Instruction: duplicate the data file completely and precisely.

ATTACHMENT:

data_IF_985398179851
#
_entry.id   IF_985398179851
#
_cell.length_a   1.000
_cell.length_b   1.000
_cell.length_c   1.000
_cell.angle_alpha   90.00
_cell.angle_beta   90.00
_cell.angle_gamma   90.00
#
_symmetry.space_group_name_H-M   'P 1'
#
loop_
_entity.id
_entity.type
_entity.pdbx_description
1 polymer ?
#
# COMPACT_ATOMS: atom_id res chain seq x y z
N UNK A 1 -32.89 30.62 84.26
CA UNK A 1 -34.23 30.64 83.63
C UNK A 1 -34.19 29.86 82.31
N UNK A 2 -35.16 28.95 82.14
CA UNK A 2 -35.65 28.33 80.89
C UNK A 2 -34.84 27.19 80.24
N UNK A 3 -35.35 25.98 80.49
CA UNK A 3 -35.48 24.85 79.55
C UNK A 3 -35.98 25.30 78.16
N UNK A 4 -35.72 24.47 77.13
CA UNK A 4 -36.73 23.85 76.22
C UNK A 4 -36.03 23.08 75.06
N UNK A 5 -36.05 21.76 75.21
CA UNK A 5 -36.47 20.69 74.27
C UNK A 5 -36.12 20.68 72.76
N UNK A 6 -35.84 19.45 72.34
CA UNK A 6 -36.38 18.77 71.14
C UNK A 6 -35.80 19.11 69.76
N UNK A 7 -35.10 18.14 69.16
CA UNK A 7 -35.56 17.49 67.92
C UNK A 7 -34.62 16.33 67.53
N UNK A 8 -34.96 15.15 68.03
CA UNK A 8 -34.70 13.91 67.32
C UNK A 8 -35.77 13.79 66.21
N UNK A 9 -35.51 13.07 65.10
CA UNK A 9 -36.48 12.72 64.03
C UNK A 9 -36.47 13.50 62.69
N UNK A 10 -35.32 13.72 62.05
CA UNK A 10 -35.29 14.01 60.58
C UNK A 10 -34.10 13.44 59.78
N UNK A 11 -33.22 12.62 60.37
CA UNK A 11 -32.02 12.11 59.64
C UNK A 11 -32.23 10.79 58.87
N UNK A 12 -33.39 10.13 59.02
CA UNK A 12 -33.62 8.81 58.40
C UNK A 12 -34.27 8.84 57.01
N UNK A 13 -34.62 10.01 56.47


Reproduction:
data_IF_985398179851
#
_entry.id   IF_985398179851
#
_cell.length_a   1.000
_cell.length_b   1.000
_cell.length_c   1.000
_cell.angle_alpha   90.00
_cell.angle_beta   90.00
_cell.angle_gamma   90.00
#
_symmetry.space_group_name_H-M   'P 1'
#
loop_
_entity.id
_entity.type
_entity.pdbx_description
1 polymer ?
#
# COMPACT_ATOMS: atom_id res chain seq x y z
N UNK A 1 -32.89 30.62 84.26
CA UNK A 1 -34.23 30.64 83.63
C UNK A 1 -34.19 29.86 82.31
N UNK A 2 -35.16 28.95 82.14
CA UNK A 2 -35.65 28.33 80.89
C UNK A 2 -34.84 27.19 80.24
N UNK A 3 -35.35 25.98 80.49
CA UNK A 3 -35.48 24.85 79.55
C UNK A 3 -35.98 25.30 78.16
N UNK A 4 -35.72 24.47 77.13
CA UNK A 4 -36.73 23.85 76.22
C UNK A 4 -36.03 23.08 75.06
N UNK A 5 -36.05 21.76 75.21
CA UNK A 5 -36.47 20.69 74.27
C UNK A 5 -36.12 20.68 72.76
N UNK A 6 -35.84 19.45 72.34
CA UNK A 6 -36.38 18.77 71.14
C UNK A 6 -35.80 19.11 69.76
N UNK A 7 -35.10 18.14 69.16
CA UNK A 7 -35.56 17.49 67.92
C UNK A 7 -34.62 16.33 67.53
N UNK A 8 -34.96 15.15 68.03
CA UNK A 8 -34.70 13.91 67.32
C UNK A 8 -35.77 13.79 66.21
N UNK A 9 -35.51 13.07 65.10
CA UNK A 9 -36.48 12.72 64.03
C UNK A 9 -36.47 13.50 62.69
N UNK A 10 -35.32 13.72 62.05
CA UNK A 10 -35.29 14.01 60.58
C UNK A 10 -34.10 13.44 59.78
N UNK A 11 -33.22 12.62 60.37
CA UNK A 11 -32.02 12.11 59.64
C UNK A 11 -32.23 10.79 58.87
N UNK A 12 -33.39 10.13 59.02
CA UNK A 12 -33.62 8.81 58.40
C UNK A 12 -34.27 8.84 57.01
N UNK A 13 -34.62 10.01 56.47